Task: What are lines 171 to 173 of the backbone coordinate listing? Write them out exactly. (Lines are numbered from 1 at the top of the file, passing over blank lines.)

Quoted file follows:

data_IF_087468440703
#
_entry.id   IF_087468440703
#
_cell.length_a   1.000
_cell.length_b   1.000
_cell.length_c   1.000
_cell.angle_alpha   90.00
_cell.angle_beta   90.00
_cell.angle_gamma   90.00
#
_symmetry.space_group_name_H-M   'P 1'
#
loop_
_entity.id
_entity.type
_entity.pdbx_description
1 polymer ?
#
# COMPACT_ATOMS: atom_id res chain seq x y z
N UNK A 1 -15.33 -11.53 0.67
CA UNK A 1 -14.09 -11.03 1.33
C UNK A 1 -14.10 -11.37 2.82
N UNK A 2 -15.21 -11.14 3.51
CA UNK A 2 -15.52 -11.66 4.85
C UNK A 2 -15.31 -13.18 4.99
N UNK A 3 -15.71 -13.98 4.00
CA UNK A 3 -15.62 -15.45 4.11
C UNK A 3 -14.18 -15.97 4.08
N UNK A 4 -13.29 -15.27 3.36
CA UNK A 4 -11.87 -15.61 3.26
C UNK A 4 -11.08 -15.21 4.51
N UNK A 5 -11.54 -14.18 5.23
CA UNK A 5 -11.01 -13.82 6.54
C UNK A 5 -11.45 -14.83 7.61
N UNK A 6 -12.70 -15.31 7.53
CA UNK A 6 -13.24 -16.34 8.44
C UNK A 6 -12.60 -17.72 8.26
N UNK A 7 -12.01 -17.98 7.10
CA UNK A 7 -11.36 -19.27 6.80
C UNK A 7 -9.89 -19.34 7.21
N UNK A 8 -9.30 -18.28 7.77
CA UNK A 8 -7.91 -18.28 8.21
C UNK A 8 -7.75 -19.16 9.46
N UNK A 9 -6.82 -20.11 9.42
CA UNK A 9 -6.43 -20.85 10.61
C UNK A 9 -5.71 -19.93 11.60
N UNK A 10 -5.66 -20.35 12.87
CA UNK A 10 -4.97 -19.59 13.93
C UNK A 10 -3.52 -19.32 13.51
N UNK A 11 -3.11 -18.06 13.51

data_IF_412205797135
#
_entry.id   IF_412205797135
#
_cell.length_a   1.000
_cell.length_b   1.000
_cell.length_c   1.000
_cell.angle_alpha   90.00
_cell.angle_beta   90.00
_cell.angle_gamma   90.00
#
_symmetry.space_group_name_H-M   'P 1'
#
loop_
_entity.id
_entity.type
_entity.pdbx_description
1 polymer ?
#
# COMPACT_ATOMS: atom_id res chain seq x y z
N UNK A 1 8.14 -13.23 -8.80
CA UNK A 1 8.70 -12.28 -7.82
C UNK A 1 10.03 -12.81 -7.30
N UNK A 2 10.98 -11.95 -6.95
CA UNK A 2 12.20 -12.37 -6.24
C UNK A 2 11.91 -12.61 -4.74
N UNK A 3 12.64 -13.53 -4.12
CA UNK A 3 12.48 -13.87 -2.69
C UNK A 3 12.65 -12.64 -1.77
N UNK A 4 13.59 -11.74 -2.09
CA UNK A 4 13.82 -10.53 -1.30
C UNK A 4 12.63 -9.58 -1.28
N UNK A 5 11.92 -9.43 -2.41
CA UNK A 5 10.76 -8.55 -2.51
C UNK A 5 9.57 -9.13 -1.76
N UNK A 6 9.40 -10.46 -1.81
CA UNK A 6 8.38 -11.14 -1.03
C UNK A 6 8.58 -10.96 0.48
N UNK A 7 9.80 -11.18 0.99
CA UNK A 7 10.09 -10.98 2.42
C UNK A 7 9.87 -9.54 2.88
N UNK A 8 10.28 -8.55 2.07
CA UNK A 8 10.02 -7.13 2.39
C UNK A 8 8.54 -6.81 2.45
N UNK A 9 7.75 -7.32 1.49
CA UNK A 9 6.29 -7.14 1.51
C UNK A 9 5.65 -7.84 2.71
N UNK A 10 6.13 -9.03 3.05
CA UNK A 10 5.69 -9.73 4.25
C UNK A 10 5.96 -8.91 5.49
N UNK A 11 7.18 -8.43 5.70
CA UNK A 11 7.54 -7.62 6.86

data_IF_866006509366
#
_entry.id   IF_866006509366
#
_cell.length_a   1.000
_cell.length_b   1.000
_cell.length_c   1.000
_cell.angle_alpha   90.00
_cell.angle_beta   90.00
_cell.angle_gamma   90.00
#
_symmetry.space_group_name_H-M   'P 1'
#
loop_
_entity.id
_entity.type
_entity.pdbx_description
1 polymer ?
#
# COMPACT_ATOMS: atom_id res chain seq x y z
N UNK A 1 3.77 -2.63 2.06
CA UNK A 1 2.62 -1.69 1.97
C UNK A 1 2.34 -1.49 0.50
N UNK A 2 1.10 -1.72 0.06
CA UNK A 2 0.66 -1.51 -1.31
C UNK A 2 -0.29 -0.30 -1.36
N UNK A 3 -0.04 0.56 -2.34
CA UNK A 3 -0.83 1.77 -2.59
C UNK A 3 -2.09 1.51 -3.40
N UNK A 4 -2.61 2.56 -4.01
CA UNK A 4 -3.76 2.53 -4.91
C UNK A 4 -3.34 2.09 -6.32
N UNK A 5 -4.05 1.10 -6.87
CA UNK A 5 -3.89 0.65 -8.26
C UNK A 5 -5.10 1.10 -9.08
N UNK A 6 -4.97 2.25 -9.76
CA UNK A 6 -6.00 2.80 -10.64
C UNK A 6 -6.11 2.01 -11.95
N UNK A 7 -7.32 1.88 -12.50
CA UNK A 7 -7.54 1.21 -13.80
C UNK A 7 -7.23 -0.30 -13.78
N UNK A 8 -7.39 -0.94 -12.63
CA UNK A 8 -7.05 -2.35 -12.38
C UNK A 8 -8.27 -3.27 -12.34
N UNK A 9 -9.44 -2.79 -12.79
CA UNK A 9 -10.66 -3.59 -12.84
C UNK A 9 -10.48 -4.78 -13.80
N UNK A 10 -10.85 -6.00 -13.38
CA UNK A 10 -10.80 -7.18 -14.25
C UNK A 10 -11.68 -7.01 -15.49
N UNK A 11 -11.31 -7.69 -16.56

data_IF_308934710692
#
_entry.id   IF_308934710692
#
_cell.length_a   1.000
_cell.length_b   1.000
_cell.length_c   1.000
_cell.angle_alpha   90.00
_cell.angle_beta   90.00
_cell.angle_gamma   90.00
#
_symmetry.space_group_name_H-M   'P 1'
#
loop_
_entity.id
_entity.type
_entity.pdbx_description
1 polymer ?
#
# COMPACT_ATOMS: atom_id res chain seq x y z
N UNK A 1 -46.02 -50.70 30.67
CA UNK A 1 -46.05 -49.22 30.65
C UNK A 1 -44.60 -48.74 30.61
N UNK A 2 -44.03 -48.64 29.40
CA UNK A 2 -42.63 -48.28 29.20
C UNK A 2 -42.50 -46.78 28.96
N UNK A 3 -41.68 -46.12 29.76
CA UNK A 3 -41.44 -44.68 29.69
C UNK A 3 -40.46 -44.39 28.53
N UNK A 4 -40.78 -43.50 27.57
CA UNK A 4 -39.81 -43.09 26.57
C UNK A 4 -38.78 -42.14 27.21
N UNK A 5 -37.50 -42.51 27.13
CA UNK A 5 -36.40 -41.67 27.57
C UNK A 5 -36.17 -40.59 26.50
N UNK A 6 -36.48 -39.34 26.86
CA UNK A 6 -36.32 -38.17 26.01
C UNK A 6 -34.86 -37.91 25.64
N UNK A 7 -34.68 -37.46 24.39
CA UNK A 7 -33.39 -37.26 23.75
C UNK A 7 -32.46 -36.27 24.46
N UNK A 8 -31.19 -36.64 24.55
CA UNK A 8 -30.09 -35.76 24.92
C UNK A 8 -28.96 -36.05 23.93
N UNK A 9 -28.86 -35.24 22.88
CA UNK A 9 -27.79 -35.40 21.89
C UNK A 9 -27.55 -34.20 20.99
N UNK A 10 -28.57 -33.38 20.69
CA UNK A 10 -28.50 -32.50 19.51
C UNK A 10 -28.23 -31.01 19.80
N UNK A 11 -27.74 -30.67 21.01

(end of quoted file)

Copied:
_entity.pdbx_description
1 polymer ?
#